What I learnt during my holiday at home with the kids


Happy New Year. I was hoping this January would start a bit differently on the domestic front now that my house help left some of he clothes behind. but yeah, like they all do every January, alienda akiendaga, going mteja on me on the day she was supposed to return back to work.

So my hands have been quite full with dinners to cook and laundry to fold and dirty dishes competing for space in my sink that making a post` here has been pushed to the back burner.

Mercy is our first guest blogger and she tells us about priceless moments bonding with her children over the holidays when Nairobi packed its bags and went to shags.

Karibu Mercy.

#Guest Post

I believe I had a transformation these last holidays when I got time to spend 24 hours with my two sons, for 12 days. This is how: Work closed on December 23 and many people had all these amazing plans about places to visit and all. It was Christmas; what would you expect anyway. Kenyans love to go to the village, spend time with rural folk and ‘eat’ Christmas the real Kenyan way. Well, we, that is my little household, has never had that chance. I don’t exactly know why and I do not want to give any explanations, but we are doing badly in that segment as a family. Back to my story.
So there I was, when I released the house help on December 20. I did all my house chores, even for the next day. Then on December 22, I requested hard that my husband would sit with the boys while I cleared up work for the holidays.
He agreed. The boys were super happy. They hardly get such chances with their dad. He cooked for them and fed them. By the time I was back, they did not need me. They had dad. Too bad the experience would only last the day. Dad had loads of meetings every day for the next month, even through Christmas, all of them out of the city and far away from his little boys who would have hoped that they could learn to ride a bike from him. So back to me, and my little energy bunnies.
We would have to be together; cook, clean, eat, shower. Sleep, wake up, watch tv, nap. Everything. The place would become more quiet as Christmas stayed, and went quietly away. Every other house was empty.
We were atop the buildings, perched away in our little hub, all by ourselves. All silent outdoors, only an occasional bark from a bored dog.
Inside the hub we played music. Watched YouTube videos. Played. Prayed. Quarrelled and fought. Slept in. Woke up late. Had breakfast. Went out for a bask in the sun.
Everything we did, we enjoyed. Mom had her work all in one basket. No particular definition but yes, the boys were satisfied with her. She would clean, cook, feed and clean the boys. She would change their clothing, put them to sleep, hold their hands while walking down the stairway. Everything.
Compare that with the days I would leave the house by 7am, stay away all day and run back in at around 8.30pm all tired and sleepy? And yet the children wanted to have a chat or play or just hang around me.  For once, I felt guilty of this fast lane that is called career building. Was I too busy trying to make ends, meeting new people, just being busy, while my own children are wishing every minute to be with me? I needed to wake up.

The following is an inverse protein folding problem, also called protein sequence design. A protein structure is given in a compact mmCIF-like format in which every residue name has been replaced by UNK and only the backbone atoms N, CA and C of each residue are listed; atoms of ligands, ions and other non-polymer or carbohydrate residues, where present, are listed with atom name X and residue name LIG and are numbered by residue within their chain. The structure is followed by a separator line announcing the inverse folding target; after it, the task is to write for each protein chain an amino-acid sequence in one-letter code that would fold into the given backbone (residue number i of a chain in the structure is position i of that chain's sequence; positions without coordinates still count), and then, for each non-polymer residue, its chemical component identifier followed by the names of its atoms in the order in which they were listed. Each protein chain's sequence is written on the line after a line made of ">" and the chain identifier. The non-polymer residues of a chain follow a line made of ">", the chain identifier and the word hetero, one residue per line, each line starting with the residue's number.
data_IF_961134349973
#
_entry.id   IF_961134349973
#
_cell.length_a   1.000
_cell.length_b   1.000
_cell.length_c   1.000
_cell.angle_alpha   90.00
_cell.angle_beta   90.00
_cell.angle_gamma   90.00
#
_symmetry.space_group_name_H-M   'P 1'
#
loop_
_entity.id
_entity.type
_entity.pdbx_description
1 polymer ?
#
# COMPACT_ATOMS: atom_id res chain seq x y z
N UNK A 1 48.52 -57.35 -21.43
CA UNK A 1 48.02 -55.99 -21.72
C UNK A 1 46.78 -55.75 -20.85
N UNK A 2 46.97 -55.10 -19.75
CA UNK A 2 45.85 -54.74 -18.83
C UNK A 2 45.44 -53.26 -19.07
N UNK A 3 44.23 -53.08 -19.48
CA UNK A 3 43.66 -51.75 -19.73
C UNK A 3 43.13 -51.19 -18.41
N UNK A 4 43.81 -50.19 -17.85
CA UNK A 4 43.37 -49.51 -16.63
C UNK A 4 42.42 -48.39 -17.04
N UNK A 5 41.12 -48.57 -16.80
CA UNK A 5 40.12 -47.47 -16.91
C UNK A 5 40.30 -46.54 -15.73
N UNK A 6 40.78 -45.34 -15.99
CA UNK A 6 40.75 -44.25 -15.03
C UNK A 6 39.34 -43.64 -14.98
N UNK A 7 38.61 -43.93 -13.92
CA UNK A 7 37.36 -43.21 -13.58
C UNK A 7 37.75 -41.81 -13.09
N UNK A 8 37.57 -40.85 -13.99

For days on end during the holidays, I envied those who stay at home and watch their children. I envied households where spouses can be supportive enough to give their wives time off and the assurance that they will run the bills and go out hunting while mom stays home and watches these dear little ones.
See, I wanted to be there to tell the teacher that my son wants to recite and act more. But I was in a hurry in the morning because I had to be at work by 8 o’clock. I wished I could stay around the house and see the 20-month-old jump off the sofa seats as he screams Zuka Zama in glee. Yet the reality was I would come home when he just had no more energy for it.
Why should I be the one trying to catch their attention when they are snoring in the evening? This is not right. I wanted to be there to wash the school goer out of the dust and dirt that he gathered in school all day. I told myself I have to check his homework and sign the diary every night, not wait for teachers to wonder if there is a parent or just a sponsor in that home. Me. Their mother. I must step up to my role and be a more involved parent in 2017. 
But I needed a firm back to lean upon. The back that reminds me we are going to be warmly tucked in, clothed and our tummies well fed. I needed the assurance that… sigh… we are a team and doing this together. If only.
At times you want to tell off these hectic ambitious lifestyles that men and women live today. Running for elusive gains. Trying to catch the sun. Wanting to live forever young and rich and famous.
Are we too busy for our own lives? What happens the day we wake up and find ourselves with no pattering feet running down the hallway to our well-acquired mansions? No sound of cluttering plates and spoons. No crying little ones with wet noses to wipe. Huh. That day is coming. It will be here in the twinkling of an eye. Will you smile when that day comes? Or will you silently weep in regret of a long gone past?

One thought on “What I learnt during my holiday at home with the kids

  1. Ally says:

    Mercy totally nailed it!
    I remember one of my holidays where I was faced with this 24-hour time spent with the kids is when i realized just how much we miss in the ‘rat race’. That’s when i vowed that so long as I can, I’ll have my munchkins with me all weekends, chama and all! I don’t mind being that one member who’s always drugging the kids along. coz one thing I’ve realized, those little moments – even while driving around town, are priceless and you get to hear all manner of stories!
    Thanks Bree – sorry about the decoy clothes left behind!


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